Elder Asian woman looks ahead while antioxidant rich food like eggplant, lotus root, lemongrass grow around her

Protect Your Brain and Body with the Power of Plants

Parkinson’s disease treatment primarily focuses on the relief of motor and non-motor symptoms, improving daily life. However, it’s worth addressing a Mediterranean and neuroprotective diet by boosting phytonutrient plant-based foods. Check out why a plant-forward diet may help you live your best life while managing Parkinson’s disease.

Reducing inflammation

A Mediterranean-style diet is currently recommended for its association with lower inflammation and risk of metabolic and neurodegenerative diseases. This high-quality diet is similar to the MIND and DASH diet, which focuses on green leafy vegetables, other vegetables, nuts, berries, whole grains, seafood, poultry, and olive oil.1-3

While the Mediterranean diet is high in phytonutrients, it’s equally rich in omega-3 fatty acids and other brain-boosting nutrients. With its high fiber content helpful for constipation and abundant in plant-based foods (associated with lower cognitive decline) it’s no wonder we see it frequently recommended for Parkinson’s disease.1-3

Benefit of plant-based foods

Plant power your way to better health by protecting against oxidative stress. Mother Nature’s colorful creations are abundant in phytonutrients, each containing its own unique health benefits. The role of antioxidants is to neutralize free radicals that contribute to oxidative stress—a potential mechanism in the development of PD.4,5

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By preventing oxidants’ generation, specific cofactors get elevated, which stimulates protective enzymes, ultimately boosting RNA/DNA antioxidant defense systems. Evidence shows that the aging process contributes to decreased cognitive function and increased mitochondrial (the energy factors in our cells) dysfunction. This decline results from the oxidation of lipids, proteins, and nucleic acids and contributes to age-related neurodegenerative diseases like Parkinson’s.5

How phytonutrients help

Phytonutrients are plant-based powerhouses that can help decrease inflammatory processes and the risk of chronic disease. Check out how phytonutrients protect the body:6

  • Lutein or zeaxanthin- These phytonutrients found in green leafy vegetables get incorporated into the retina of your eyes, protecting them from ultraviolet damage. Shine on safely with the help of phytonutrients.
  • Carotenoids- This compound is responsible for eye-popping pigments found in orange fruits and vegetables, which work to keep your immune system soaring.
  • Catechins- A phytonutrient found in apples, berries, grapes, and tea that helps protect and preserve brain cell structure. Talk about a mind-blowing compound!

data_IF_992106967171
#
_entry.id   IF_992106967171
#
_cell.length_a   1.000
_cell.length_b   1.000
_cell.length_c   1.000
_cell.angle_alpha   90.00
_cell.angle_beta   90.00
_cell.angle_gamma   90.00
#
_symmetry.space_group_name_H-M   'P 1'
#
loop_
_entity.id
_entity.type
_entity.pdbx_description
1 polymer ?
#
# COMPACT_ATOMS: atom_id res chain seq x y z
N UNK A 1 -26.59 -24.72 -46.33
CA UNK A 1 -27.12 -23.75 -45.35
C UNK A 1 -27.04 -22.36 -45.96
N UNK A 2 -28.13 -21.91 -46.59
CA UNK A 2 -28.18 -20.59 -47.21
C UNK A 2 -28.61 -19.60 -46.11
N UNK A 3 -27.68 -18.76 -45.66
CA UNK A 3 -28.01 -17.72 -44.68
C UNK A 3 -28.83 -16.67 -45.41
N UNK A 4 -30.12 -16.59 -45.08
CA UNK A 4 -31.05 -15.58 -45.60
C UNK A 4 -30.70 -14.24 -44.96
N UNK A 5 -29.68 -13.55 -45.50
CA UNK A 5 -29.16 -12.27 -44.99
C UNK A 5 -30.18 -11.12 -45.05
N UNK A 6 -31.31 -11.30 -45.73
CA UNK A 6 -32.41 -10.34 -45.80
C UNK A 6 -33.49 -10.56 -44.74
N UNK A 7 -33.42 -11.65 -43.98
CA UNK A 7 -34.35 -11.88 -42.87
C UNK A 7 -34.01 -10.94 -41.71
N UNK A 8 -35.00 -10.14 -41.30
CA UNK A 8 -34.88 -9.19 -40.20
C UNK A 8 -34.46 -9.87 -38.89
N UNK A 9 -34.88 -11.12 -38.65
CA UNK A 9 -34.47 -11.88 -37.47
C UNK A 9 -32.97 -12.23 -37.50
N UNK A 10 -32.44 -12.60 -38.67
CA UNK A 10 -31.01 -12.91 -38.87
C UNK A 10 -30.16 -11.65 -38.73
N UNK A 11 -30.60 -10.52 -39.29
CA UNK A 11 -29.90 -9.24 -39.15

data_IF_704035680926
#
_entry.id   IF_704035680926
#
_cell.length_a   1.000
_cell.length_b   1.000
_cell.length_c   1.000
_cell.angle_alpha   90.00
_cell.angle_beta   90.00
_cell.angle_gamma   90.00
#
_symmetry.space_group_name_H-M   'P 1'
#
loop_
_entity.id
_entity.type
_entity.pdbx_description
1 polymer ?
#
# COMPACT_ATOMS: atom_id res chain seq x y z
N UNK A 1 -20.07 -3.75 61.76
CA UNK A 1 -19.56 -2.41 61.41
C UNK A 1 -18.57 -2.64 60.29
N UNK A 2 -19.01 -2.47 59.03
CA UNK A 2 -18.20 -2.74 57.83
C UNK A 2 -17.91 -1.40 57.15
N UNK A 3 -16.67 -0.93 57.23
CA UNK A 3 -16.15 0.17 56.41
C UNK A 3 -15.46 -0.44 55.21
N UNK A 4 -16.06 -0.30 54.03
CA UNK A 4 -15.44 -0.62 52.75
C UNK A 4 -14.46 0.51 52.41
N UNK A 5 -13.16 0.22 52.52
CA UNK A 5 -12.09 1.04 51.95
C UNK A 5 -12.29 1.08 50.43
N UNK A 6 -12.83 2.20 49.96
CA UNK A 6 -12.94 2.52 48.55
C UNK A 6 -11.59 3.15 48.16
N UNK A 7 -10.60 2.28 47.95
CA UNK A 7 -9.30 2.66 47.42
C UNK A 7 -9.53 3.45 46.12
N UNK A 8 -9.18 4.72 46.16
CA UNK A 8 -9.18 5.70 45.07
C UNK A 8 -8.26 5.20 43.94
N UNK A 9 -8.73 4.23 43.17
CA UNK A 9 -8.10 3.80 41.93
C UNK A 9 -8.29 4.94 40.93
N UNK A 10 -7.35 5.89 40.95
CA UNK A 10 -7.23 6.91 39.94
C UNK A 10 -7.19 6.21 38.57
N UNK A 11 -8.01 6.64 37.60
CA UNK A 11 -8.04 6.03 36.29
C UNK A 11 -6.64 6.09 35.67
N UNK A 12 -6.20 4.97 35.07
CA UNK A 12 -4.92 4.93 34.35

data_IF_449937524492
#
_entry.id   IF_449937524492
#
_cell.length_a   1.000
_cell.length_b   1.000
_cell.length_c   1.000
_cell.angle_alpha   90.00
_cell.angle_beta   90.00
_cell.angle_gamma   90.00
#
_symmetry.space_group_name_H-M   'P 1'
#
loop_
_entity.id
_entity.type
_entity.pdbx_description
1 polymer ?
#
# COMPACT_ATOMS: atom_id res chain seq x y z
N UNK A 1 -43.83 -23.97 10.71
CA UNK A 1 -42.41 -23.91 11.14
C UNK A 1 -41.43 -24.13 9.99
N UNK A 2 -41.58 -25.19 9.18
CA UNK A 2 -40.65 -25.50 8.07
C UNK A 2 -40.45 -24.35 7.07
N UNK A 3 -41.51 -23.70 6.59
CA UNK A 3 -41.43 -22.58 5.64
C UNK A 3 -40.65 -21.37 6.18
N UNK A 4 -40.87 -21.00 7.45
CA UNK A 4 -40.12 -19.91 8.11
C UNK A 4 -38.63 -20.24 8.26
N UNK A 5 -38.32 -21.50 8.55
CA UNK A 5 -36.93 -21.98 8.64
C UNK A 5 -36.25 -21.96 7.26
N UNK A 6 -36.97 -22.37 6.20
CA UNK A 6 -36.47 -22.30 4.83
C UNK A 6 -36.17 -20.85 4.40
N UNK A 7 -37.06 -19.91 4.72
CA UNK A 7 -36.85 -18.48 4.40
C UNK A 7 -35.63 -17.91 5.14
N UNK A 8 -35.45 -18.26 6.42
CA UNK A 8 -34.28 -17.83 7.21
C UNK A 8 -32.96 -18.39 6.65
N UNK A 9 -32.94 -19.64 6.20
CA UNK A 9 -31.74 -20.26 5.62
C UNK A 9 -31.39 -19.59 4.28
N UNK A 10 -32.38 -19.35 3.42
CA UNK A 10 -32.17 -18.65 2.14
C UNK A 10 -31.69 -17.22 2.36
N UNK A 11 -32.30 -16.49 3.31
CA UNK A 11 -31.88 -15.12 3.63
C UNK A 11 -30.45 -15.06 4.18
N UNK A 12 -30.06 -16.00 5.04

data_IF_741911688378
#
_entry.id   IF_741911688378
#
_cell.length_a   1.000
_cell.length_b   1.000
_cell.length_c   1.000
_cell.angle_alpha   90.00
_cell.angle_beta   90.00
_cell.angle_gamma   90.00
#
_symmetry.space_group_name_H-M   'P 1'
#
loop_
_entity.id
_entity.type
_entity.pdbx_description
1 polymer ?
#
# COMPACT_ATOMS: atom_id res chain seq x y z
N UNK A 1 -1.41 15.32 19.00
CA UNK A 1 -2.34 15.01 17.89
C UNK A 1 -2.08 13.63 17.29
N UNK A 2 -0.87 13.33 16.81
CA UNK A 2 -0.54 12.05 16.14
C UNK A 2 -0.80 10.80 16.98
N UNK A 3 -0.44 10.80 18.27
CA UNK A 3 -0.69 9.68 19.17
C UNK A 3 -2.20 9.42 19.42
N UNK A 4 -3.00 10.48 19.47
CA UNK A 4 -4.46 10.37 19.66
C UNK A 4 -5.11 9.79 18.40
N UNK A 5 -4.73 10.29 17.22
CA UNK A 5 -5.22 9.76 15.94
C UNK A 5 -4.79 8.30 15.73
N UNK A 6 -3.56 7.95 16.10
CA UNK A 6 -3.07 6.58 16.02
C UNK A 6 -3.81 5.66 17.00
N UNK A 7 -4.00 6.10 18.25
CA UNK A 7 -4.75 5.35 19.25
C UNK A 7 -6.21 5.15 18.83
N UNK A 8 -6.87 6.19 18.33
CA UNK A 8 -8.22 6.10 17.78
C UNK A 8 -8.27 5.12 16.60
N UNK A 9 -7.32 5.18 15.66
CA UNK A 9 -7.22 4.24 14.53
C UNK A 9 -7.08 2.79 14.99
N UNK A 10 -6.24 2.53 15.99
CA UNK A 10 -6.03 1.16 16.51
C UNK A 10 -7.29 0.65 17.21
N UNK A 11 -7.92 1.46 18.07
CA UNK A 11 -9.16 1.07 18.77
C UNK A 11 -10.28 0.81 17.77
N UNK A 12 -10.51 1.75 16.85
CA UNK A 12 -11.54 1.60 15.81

• Curcumin- This mellow-yellow spice found in turmeric acts as a natural detoxifying agent. I recommend freezing the root in 1-inch pieces and adding it to your smoothies.
  • Resveratrol- Found in peanuts, this nutrient helps protect cells from dying.

Protecting your neurons

Like the ultimate superhero crew, each phytonutrient plays an essential role in protecting your body. Many phytochemicals can also help improve interneuron signaling, allowing neurons to properly communicate with one another. Since neurons are the working units of your brain, it’s vital to protect them through food. Keep the mind sharp one phytonutrient-rich meal at a time!6

Some plant-based foods provide exceptionally high antioxidant content, which contributes to longevity. These particular ingredients often get labeled as “superfoods.” That being said, while certain foods have higher levels of antioxidants, they are not all necessarily absorbed by the body.

Some may not be bioavailable or may need to be consumed with other nutrients to be best absorbed. However, the general recommendations are still to consume antioxidant-rich foods since they correlate to positive health outcomes.1 Keep calm and veg on!

Managing your symptoms

Managing Parkinson’s disease can be a challenge, but it doesn’t have to define your existence. With a little help from Mother Nature and her nutritious contributions, one can address symptom management and work towards a possible neuroprotective treatment. To learn more about antioxidant-rich foods like herbs for Parkinson’s disease, see Herbs: A Powerful Antioxidant Source for Parkinson’s Disease.

This article represents the opinions, thoughts, and experiences of the author; none of this content has been paid for by any advertiser. The ParkinsonsDisease.net team does not recommend or endorse any products or treatments discussed herein. Learn more about how we maintain editorial integrity here.

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